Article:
The question this blogger is asking is; if Charter Schools are a viable business proposition, why is the taxpayer  paying for it?

Perhaps someone from ACT can explain it to us?

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Previous related blogposts

Privatisation of our schools?! (13 Dec 2011)

Charter Schools – Another lie from John Banks! (2 Aug 2012)

Q+A – 5 August 2012 (5 Aug 2012)

Christchurch, choice, and charter schools (15 Sept 2012)

Charter Schools – John Key’s re-assurances (2 Nov 2012)

Other Blogs

Imperator Fish: Did You Vote For Charter Schools?

Sources

Fairfax media: Education shake-up ‘biggest for years’ (7 Dec 2011)

The Press: A controversial way of learning (7 April 2012)

NZ Herald: Editorial: Partnership opportunity for teachers (17 Oct 2012)

NZ Herald: Charter schools escape scrutiny (17 Oct 2012)

References

ACT Policies: Economy

ACT Policies: State Owned Assets

ACT policies: Spending Cap

ACT Policies: Education

ACT Policies: Principals

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  1. Strawberry Paddocks
    25 February 2013 at 5:49 pm

    Good point Frank!

    Why is ACT encouraging subsidies for private education when no one else gets them? This looks like a double standard to me!

  2. mcclairy
    26 February 2013 at 9:21 am

    “For Profit” is the key component above all the waffle about underachievers behind Act’s ideological private good-public bad rhetoric. They dare not ‘do’ a blitzkreig with education (and Health) as the backlash would be too great so it is “slowly, slowly catchee the monkey”, one step at a time until mission accomplished.
    It is all in the Rogernome book, “Unfinished Business”.
    I think we are all aware of the Corporate/Multinational/Globalised privatisation policies to capture the wealth in natural monopolies and public services – they have nothing to lose and everything to gain from ownership of these essential services, unlike commodities which can go up and down like a yo-yo.
    Taking money out of the present education budget to fund these schools is a scandal. Why not increase the funding to the public sector education budget and employ special skills teachers who, in small groups, or one on one teaching for students who have missed out because the home environment does not allow them to achieve under normal circumstances……..poverty being but one component, along with dysfunctional family lifestyles…… which is the case for the majority of these students. Will these students fare any better without the changes necessary in their home life?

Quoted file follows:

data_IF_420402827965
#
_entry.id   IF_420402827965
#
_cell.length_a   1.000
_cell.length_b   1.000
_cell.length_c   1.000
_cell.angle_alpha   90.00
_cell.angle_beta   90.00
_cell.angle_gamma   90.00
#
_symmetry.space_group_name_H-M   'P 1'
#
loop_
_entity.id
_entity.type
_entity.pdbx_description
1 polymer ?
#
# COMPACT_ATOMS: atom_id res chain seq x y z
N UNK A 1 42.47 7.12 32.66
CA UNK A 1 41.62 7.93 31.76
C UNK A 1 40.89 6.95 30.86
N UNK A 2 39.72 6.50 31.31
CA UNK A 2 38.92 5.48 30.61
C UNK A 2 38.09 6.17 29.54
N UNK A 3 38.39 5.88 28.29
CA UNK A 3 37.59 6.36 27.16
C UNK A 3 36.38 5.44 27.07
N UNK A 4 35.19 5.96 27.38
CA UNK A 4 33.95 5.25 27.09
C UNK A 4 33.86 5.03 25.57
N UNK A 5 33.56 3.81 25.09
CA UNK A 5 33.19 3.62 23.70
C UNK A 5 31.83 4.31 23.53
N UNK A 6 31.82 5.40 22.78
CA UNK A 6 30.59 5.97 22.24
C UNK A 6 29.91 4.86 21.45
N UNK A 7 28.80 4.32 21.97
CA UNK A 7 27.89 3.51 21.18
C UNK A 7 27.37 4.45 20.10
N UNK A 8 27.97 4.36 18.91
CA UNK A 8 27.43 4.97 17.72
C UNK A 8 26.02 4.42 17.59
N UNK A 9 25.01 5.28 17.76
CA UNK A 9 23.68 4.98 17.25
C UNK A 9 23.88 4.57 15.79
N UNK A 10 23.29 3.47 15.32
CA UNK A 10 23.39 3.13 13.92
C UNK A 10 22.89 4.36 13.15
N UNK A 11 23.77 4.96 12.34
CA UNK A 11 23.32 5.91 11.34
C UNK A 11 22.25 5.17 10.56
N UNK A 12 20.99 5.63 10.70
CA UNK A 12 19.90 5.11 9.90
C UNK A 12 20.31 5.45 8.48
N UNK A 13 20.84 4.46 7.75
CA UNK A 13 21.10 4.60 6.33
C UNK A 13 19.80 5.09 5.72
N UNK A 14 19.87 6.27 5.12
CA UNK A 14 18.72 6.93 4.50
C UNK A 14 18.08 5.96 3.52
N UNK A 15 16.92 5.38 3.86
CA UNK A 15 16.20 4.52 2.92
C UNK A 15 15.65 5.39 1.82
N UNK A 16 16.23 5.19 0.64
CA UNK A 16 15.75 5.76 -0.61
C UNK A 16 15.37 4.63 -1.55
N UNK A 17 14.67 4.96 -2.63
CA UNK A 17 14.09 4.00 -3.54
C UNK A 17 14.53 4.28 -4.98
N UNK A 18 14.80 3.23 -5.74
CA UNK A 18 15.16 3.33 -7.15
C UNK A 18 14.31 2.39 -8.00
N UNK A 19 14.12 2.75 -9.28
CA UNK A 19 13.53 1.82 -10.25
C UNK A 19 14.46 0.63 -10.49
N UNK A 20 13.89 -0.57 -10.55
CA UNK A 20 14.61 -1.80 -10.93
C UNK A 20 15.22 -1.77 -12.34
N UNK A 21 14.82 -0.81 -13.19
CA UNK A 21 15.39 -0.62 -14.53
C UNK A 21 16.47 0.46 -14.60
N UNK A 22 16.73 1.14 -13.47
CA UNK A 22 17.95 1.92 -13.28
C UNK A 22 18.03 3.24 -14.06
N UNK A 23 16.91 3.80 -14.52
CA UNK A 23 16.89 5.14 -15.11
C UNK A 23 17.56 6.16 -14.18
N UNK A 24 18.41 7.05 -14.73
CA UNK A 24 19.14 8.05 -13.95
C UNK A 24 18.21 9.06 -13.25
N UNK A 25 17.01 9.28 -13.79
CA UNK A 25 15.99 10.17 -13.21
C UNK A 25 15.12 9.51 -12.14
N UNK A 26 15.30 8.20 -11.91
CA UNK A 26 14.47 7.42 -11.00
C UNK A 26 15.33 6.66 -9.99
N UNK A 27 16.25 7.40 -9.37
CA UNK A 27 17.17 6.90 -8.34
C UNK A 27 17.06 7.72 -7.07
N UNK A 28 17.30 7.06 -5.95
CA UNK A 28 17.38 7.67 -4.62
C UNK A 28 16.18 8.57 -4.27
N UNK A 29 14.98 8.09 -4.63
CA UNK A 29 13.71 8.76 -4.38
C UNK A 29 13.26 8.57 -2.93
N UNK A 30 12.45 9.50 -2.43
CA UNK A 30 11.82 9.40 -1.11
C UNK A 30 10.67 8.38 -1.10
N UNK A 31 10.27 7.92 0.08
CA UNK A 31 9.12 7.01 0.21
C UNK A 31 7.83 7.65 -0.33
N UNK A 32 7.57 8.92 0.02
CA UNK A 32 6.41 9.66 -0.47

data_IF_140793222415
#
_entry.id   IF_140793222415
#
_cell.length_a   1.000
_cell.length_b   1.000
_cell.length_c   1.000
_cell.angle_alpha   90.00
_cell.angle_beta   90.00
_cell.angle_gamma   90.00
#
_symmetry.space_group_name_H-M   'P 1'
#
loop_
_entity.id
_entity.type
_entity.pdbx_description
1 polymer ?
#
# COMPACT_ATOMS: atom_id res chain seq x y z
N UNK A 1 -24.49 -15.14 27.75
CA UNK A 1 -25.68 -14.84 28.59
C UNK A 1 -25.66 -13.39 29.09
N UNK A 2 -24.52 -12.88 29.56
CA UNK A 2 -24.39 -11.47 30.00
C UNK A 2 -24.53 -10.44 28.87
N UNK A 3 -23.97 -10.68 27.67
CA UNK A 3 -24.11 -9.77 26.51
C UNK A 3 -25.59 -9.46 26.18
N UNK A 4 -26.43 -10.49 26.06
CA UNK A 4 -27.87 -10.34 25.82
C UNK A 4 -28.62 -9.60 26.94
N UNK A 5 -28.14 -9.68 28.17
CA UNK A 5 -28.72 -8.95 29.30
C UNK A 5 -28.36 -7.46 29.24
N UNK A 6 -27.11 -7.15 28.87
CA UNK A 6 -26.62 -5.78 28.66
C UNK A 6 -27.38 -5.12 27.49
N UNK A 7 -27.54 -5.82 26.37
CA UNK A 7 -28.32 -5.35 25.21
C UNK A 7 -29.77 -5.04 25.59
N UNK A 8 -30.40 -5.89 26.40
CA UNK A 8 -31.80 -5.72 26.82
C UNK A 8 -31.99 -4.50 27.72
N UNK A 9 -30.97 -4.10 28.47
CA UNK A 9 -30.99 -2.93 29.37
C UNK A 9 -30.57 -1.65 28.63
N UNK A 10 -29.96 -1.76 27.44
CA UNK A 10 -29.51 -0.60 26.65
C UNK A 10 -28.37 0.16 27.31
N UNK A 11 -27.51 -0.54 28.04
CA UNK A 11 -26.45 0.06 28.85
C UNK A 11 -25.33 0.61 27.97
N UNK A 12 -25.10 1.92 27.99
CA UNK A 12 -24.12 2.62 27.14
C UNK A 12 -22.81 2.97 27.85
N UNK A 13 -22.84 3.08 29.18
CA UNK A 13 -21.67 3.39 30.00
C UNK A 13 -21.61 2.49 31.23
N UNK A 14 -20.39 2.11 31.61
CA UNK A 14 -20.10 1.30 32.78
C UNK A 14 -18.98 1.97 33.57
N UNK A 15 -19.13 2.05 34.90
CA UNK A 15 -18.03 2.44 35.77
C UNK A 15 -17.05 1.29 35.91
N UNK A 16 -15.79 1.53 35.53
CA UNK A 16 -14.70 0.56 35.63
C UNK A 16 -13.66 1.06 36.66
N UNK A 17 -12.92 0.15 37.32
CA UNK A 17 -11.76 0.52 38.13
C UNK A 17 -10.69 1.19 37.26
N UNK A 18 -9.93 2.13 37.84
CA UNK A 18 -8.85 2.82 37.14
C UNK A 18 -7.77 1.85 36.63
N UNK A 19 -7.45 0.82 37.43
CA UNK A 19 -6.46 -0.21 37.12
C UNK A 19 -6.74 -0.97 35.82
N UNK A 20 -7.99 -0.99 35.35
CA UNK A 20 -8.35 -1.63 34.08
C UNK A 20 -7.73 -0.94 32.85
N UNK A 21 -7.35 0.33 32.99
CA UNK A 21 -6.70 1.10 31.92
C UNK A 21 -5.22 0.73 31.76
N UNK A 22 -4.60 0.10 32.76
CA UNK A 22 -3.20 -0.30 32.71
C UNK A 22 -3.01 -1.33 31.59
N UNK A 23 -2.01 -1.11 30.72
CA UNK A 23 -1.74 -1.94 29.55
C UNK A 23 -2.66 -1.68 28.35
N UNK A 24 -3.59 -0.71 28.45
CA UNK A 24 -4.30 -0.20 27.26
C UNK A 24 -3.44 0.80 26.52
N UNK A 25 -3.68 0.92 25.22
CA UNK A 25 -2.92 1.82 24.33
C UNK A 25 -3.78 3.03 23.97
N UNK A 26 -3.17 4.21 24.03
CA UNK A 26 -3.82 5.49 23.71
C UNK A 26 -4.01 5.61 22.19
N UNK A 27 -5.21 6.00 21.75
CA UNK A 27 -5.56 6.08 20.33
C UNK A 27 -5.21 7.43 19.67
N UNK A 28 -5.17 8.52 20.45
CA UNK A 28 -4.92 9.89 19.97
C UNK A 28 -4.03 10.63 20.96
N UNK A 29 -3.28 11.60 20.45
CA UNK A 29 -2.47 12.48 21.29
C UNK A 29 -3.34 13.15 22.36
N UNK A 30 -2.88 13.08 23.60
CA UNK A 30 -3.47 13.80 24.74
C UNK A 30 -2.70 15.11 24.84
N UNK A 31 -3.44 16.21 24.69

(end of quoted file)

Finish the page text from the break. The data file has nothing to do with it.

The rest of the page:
3. Free Marketeer
    26 February 2013 at 11:18 am

    This is exactly why I quit ACT.

  4. Deb
    27 February 2013 at 9:22 am

    The gov’t is using NCEA2 as acceptable level to determine achievement. What does that say to the many students who leave highschool after achieving NCEA1 to start apprenticeships, attend polytech, etc. Achieving NCEA2 does not guarentee success & not achieving NCEA2 does not mean a student is a failure. When we changed to NCEA from the old exam system, we were told it would better recognise the achievement of all students, not just the academically inclined students. Isn’t this move to requiring NCEA2 a step backwards?

    • 27 February 2013 at 9:36 am

      It occurs to me, Deb – looking at this from the outside – is that we’ve becomes “results” focused, instead of student-focused in our search for appropriate education for people…

  5. 27 February 2013 at 9:34 am

    What your voting options now, Free Marketeer?

    • Free Marketeer
      27 February 2013 at 9:55 pm

      Party vote Libertarianz. Electorate vote “no confidence”

  1. 26 February 2013 at 10:02 am